During the Xia and Shang Dynasties (c. 2200–1600 BC), Xuzhou lay in an area inhabited by the Dongyi or Huaiyi peoples who were constantly at war with the Shang and Zhou Dynasties. The Xuzhou region was called Huaiyang during the Zhou Dynasty (1600 BC–256 BC) since the Huai River crosses the area. During the Spring and Autumn Period (771 BC–426 BC), Xuzhou was a collection of small farming/fishing villages and towns and formed part of the border region between the Zhou vassal States of Chu, Wu and Qu. Both the States of Pi and Peng lay within its borders. Xuzhou was at one time a capital of the State of Xu, a vassal state exterminated by the State of Wu in 512 BC. In turn, Wu was conquered by the State of Yue a few decades later. Chu gradually expanded its influence around Xuzhou after absorbing the nearby State of Cai in 447 BC followed by the conquest of the State of Yue in 334 BC. By the Warring States Period, it was firmly in the cultural and administrative sphere of Chu. The State of Chu moved to this area in 278 BC after the Qin army captured its old capital, Ying, in modern Jingzhou, Hubei.
Liu Bang, first emperor of the Han Dynasty (206 BC–AD 220), was born in Pei County, Xuzhou. At the beginning of the Han Dynasty, Xuzhou became part of the Kingdom of Chu, a principality ruled by relatives of the royal Liu family. Initially, Liu Bang allowed his relatives to rule parts of the country since they were assumed to be the most trustworthy. However, the Kingdom of Chu under third generation ruler Liu Wu rebelled against the central authority during the Rebellion of the Seven Princes and was defeated. His tomb was recently excavated near Xuzhou. Historians maintain that in the ancient capital and trade center of Pengcheng (Xuzhou) one can find the "earliest reliable evidence of the presence of Buddhism in China."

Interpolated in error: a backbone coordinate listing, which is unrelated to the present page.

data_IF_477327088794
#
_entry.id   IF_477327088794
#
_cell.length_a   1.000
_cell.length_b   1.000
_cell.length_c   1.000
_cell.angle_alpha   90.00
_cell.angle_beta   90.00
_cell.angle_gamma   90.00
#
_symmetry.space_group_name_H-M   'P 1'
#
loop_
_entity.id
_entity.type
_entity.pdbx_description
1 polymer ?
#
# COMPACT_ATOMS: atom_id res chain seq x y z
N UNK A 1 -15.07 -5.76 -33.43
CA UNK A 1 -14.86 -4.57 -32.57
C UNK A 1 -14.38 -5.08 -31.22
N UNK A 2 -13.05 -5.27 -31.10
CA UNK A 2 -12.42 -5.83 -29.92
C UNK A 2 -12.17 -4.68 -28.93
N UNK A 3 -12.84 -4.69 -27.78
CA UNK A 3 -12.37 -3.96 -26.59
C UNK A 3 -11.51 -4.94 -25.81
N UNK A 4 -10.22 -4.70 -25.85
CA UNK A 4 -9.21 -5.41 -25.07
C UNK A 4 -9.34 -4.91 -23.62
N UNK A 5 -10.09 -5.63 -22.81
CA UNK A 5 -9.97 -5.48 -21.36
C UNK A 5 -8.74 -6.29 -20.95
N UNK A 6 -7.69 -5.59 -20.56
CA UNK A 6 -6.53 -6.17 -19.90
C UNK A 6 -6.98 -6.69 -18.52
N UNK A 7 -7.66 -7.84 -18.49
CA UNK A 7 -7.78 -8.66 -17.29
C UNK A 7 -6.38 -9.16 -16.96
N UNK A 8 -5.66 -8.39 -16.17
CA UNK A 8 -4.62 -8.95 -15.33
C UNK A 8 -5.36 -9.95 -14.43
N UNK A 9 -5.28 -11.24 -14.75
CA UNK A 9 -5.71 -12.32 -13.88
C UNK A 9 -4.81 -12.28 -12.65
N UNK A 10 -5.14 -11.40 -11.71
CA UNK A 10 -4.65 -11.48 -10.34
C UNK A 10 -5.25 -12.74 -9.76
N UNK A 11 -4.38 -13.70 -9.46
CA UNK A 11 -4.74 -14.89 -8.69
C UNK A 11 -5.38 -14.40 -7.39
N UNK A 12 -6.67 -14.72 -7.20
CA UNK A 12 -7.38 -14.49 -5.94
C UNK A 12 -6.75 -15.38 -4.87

After the Yellow River began to change course during the Song Dynasty (AD 960–1279), heavy silting at the Yellow River estuary